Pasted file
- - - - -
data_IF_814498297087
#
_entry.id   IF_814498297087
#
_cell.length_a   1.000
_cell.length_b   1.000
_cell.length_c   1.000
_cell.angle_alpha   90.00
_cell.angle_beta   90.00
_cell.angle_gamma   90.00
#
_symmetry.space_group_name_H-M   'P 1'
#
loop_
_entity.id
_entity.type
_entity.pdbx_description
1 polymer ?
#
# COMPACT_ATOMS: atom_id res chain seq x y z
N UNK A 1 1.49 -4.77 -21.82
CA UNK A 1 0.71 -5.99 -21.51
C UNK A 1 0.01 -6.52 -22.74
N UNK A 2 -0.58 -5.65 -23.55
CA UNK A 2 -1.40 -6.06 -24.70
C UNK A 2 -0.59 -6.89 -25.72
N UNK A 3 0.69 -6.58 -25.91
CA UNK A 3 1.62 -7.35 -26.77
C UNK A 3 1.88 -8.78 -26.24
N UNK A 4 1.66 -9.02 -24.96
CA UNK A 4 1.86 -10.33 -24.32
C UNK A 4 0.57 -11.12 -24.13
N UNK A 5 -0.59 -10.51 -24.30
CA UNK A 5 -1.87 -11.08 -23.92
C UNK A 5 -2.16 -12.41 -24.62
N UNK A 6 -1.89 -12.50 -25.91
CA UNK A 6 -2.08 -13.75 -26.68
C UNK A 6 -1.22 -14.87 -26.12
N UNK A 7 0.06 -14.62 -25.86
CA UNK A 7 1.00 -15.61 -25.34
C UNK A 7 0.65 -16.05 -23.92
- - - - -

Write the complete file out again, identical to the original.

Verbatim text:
data_IF_814498297087
#
_entry.id   IF_814498297087
#
_cell.length_a   1.000
_cell.length_b   1.000
_cell.length_c   1.000
_cell.angle_alpha   90.00
_cell.angle_beta   90.00
_cell.angle_gamma   90.00
#
_symmetry.space_group_name_H-M   'P 1'
#
loop_
_entity.id
_entity.type
_entity.pdbx_description
1 polymer ?
#
# COMPACT_ATOMS: atom_id res chain seq x y z
N UNK A 1 1.49 -4.77 -21.82
CA UNK A 1 0.71 -5.99 -21.51
C UNK A 1 0.01 -6.52 -22.74
N UNK A 2 -0.58 -5.65 -23.55
CA UNK A 2 -1.40 -6.06 -24.70
C UNK A 2 -0.59 -6.89 -25.72
N UNK A 3 0.69 -6.58 -25.91
CA UNK A 3 1.62 -7.35 -26.77
C UNK A 3 1.88 -8.78 -26.24
N UNK A 4 1.66 -9.02 -24.96
CA UNK A 4 1.86 -10.33 -24.32
C UNK A 4 0.57 -11.12 -24.13
N UNK A 5 -0.59 -10.51 -24.30
CA UNK A 5 -1.87 -11.08 -23.92
C UNK A 5 -2.16 -12.41 -24.62
N UNK A 6 -1.89 -12.50 -25.91
CA UNK A 6 -2.08 -13.75 -26.68
C UNK A 6 -1.22 -14.87 -26.12
N UNK A 7 0.06 -14.62 -25.86
CA UNK A 7 1.00 -15.61 -25.34
C UNK A 7 0.65 -16.05 -23.92